This could explain why it seems Missy has the smarts to talk about how things should go logically and yet she can't translate that into action. She has the right answers. She can tell you how something should be done.... She often says, " I want to obey!!!" but often that is as far as it goes... It has been such a mystery why she says that and then plows along to the opposite of what she is declaring she wants to do. She says, "I'm going to do my jobs and be on the bus on time today!!" and then she proceeds to sit there and do nothing to get ready to go,  and woe be to anyone who suggests she's not doing something towards making her dream come true. The executive function of being able to PLAN towards her goal is completely missing. This could suggest her concept of the passing of time is warped... Telling her to look at the clock and pointing out what time it is now and what time the bus arrives and telling her to hurry only baths her brain in stress hormones because I think she doesn't know how to translate that into time management. She just goes off into a tantrum. A interesting side to that is, if I ask her drink a cup of water (which she doesn't do on her own without prompting) she will stand there with that cup for an hour or more if I say nothing. If I say "drink it up and hurry" she will become defiant. If I just go over to the stove and put the timer on for 2 minutes she will face the timer and drink the water in 20 seconds flat then continue to stand in front of the timer watching the seconds tick away until it dings.

A friend was watching Missy at church the other day and came to the conclusion that she was minus the ability to make any sort of  judgement. Spot on! I hadn't put it into those words before, but it is absolutely true. That would be an executive functioning deficit. Prioritizing, organizing goes along with making judgement.

 Shifting and thinking flexibly, being able to access a working memory, impulse control, managing her feelings, initiating tasks are all executive functions...... Life is overwhelming indeed. Some children struggle with one or two of these things. Missy struggles with ALL of it. Oh, and from what I've read, there seems to be a hereditary link to this problem.

"A common denominator and basis of all executive functioning is the ability to hold things in mind, step back and reflect. Without this capacity, it is difficult to have perspective, judgment, or control. Studies with children at different ages before and after executive development is in place demonstrate that without being able to inhibit impulses and distractions and hold multiple things in mind, even if we know what to do and want to do the right thing, that intention may not translate into behavior (Diamond, 2010; Zelazo, 2010)."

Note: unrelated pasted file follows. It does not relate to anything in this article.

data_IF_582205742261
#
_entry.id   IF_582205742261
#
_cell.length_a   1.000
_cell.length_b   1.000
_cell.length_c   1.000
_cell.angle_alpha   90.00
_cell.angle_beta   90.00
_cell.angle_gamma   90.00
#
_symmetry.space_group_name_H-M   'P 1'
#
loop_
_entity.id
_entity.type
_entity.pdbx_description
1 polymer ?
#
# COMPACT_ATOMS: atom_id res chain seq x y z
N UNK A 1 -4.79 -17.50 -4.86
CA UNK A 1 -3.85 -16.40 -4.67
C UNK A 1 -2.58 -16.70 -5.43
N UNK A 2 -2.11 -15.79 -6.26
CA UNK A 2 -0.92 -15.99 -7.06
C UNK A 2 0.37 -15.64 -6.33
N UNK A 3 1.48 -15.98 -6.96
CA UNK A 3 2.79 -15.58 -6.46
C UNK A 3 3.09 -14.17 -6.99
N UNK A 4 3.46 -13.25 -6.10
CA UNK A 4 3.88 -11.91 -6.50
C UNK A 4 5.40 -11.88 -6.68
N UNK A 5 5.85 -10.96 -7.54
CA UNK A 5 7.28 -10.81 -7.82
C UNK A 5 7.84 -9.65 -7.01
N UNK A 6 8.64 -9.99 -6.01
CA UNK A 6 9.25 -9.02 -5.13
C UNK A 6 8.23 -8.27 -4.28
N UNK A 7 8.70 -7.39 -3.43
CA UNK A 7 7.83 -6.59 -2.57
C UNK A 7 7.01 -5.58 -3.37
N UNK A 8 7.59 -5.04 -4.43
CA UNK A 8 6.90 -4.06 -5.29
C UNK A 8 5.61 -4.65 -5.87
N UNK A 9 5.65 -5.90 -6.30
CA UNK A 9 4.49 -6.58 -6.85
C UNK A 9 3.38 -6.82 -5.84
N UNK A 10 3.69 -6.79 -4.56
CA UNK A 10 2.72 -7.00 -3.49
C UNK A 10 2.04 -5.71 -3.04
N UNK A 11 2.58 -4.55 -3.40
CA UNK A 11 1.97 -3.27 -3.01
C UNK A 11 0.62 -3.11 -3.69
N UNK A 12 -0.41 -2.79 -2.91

SO OKAY! That was helpful to a certain extent. Now that we know that.... what do I do about it?   **sigh** For one, I'm thinking I'm shooting myself in the foot if I am trying to teach her to be responsible in any way at this point. She's missing the tools. I guess that changes the words in my search engine.

Part 2 will happen someday when I figure this out.

****
Diamond, A. (2010, May). What Do We Know About Child Development and the Brain That Can Help Promote Resilience and Help More Children Be Strong and Joyful? Paper Presented at the Annual International Trauma Conference, Boston, MA.

Zelazo, P.P. (2010, May) Executive Function and Emotion Regulation: A Developmental Perspective Ph.D. Paper Presented at the Annual International Trauma Conference, Boston, MA.

6 comments:

2busyannie said...

First off, let me say, I'm not an expert but I have been living this same life with adopted kiddos for nine years and have researched these same issues. I always assumed just from the topbar photograph and the issues you deal with that your twins had FASD. They have several of the facial hallmarks of FAS: small eyeballs, wide set nostrils, thin upper lip, lack of philtrum. Facial features form very early in the pregnancy, often before the mother knows she is pregnant (around day 19) so maybe your birthmom had a binge or two without anyone putting the cause and effect together.